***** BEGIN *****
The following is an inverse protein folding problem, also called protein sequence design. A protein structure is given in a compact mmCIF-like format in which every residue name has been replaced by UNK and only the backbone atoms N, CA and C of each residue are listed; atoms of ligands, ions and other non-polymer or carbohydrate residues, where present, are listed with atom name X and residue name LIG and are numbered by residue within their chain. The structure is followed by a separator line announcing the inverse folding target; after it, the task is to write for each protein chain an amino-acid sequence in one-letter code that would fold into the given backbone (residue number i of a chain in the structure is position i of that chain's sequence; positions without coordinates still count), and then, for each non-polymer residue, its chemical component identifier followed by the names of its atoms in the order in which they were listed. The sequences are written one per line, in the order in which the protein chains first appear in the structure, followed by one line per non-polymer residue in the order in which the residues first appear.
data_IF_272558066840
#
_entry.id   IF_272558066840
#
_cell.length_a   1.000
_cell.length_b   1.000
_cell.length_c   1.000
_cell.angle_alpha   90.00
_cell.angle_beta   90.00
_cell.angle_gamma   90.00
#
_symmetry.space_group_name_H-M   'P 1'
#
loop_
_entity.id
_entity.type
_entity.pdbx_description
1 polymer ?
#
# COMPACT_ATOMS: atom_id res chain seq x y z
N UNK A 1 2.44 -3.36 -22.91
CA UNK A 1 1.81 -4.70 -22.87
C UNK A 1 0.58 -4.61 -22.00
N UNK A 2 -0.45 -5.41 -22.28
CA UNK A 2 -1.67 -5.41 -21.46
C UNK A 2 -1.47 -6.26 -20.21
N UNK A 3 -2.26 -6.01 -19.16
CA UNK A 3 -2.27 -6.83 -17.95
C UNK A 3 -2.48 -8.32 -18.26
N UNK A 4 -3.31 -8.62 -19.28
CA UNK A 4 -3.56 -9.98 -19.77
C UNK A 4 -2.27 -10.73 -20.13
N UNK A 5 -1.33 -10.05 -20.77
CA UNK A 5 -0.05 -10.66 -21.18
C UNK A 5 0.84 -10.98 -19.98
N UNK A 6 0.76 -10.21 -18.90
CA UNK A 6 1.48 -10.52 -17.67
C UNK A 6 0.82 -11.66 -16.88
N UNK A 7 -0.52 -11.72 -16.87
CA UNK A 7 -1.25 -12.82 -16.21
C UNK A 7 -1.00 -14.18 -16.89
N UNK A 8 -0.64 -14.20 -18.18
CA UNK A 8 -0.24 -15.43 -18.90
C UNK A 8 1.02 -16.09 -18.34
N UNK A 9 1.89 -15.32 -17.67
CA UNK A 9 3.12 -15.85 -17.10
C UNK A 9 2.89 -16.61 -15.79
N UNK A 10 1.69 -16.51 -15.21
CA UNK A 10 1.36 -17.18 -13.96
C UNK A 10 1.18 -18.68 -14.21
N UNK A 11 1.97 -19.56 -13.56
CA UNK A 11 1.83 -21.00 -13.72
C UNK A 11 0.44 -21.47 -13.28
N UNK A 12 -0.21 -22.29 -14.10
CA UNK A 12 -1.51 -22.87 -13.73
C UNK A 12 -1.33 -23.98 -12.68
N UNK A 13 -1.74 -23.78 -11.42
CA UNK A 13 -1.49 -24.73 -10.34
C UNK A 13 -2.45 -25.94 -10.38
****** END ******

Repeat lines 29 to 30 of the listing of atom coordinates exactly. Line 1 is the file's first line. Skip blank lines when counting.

CA UNK A 3 -2.27 -6.83 -17.95
C UNK A 3 -2.48 -8.32 -18.26